As is with any managerial change, fans were divided over Allegri’s appointment. Most of them were convinced about his incompetence. It was believed that the Milan squad was certainly not so far behind the league leaders to have such a poor showing in the Serie A. Allegri’s arrival would disrupt the harmony Conte had so carefully built into this team, and it would be far too long for the players to trust him, if at all. Few, however, did point out his ability to deal with dressing room egos and the fighting spirit he instilled in Milan to rise from dire situations. Running a club with an eccentric owner like Berlusconi and a bizarre policy of signing aged players on free transfers is not particularly easy or engaging. Most opinions had been based on the final six months of Allegri’s tenure at Milan, which was terrible. The Old Lady was on the verge of a fourth consecutive Scudetto, and it seemed that this dream would not be achieved. At his official unveiling, Allegri was pelted with eggs and spat at.
The season began with a tense 1-0 victory over Chievo Verona. The squad was still adapting to Allegri’s tactics. New signing Patrice Evra had a poor start to the season, bringing his poor defensive form from Manchester United with him. However, fears of being unable to defend their league title were quickly obviated as Juventus stacked up wins. The Vidal saga was successfully resolved, and Pogba was also certainly staying. Allegri, however, was criticised for persisting with 3-5-2. One of the biggest problems with Conte’s Juventus was scoring goals. The team generally contributed together to score, but there was no star forward. This changed with Allegri as Tevez was having a superb season. He scored crucial goals, such as the lone goal against Milan at the San Siro, and a brace in a thrilling 3-2 victory over Roma. Perhaps the most memorable goal of the entire season was Tevez’s outstanding solo effort in a 7-0 thrashing of Parma. The Argentine forward picked the ball up in his own half, expertly dribbled past three defenders, and slotted the ball into the bottom corner. The Juventus stadium stood up in rapturous applause as Tevez had recreated his own version of Maradona’s famous Goal of the Century. Juventus had found their star forward in a 31-year old with his bulldog-like approach.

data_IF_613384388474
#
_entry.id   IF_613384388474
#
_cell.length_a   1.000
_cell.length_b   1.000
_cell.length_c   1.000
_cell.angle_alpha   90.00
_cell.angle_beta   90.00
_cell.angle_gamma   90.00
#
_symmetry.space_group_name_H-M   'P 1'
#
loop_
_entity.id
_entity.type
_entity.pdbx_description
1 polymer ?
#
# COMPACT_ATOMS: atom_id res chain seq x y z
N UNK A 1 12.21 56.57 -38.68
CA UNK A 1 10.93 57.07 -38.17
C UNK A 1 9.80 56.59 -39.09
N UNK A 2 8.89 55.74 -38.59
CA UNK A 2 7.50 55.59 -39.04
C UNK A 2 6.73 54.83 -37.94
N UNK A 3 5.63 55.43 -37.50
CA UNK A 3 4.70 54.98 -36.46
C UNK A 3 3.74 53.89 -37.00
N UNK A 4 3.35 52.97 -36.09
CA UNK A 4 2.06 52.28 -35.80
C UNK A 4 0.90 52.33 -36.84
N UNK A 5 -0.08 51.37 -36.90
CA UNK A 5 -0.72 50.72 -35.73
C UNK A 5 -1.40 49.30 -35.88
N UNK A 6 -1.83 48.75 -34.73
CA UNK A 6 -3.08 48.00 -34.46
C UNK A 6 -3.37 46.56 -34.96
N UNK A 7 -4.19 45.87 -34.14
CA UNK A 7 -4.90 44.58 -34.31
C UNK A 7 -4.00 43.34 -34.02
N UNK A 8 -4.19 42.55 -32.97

Barcelona’s outstanding league from papered over the cracks, as Lucho continued to experiment and rotate. Nearly a month later, Barcelona were absolutely destroyed in El Clasico. It was Suarez’s debut game, and we all had the answer to the question everyone was asking, “How do you fit Messi, Suarez and Neymar in a team?” The answer was “you cannot”. The dream combination wasn’t meant to be. Problems from the PSG game resurfaced as Barcelona’s defence was unable to cope with the pace in the counter and was left exposed at the flanks. Isco and Modric pulled the strings from midfield, and James put in a MotM performance. Messi was completely marked out of the game. Enrique lost the tactical battle, and that’s putting it politely. He tried playing Mascherano and Pique together for the first time, and the latter had a shocker. Bizarrely, their best defender, Mathieu, was moved to left-back. Xavi and Iniesta were under-par, and Busquets was clearly unfit. Lucho was afraid to change things and his ineptitude in big matches was showing. He failed in 2/2. Had Ronaldo been in better form, the result could’ve been much worse.
El Clasico was followed by a defeat at the Camp Nou to Celta, and saw Barcelona slip to fourth position.
In the Champions League, things were looking rosy. Suarez had finally got his first official goal and in their final game vs PSG, Barcelona won 3-1. Lucho dropped the traditional 4-3-3 to adapt an unorthodox 3-3-1-3 – a hugely attacking formation with Messi hanging behind Neymar, Suarez and Pedro. Mascherano had a wonderful game in midfield, but the problems at the flanks still persisted. Despite the result, Barca really didn’t create too many chances. More importantly, it showed a drastic change in tactics.
Back in the league, after a few wins, Barcelona began 2015 with a loss to Moysie’s La Real. The fantastical partnership of the front three was simply not working. The club immediately went into meltdown mode, as off-pitch problems escalated. A tiff between Enrique and Messi saw the forward retaliate by – and I’m not making this up – following Chelsea on Instagram. The club seemed ready to sack Enrique who had seemingly lost the dressing room. Zubizarreta and Puyol stepped down from their board posts and Bartomeu called for early elections only a year after being appointed as President. Real Madrid, meanwhile, had gone on a massive winning streak and were threatening to storm to the league title. This was the darkest period of the season, and was a test of character for the entire club.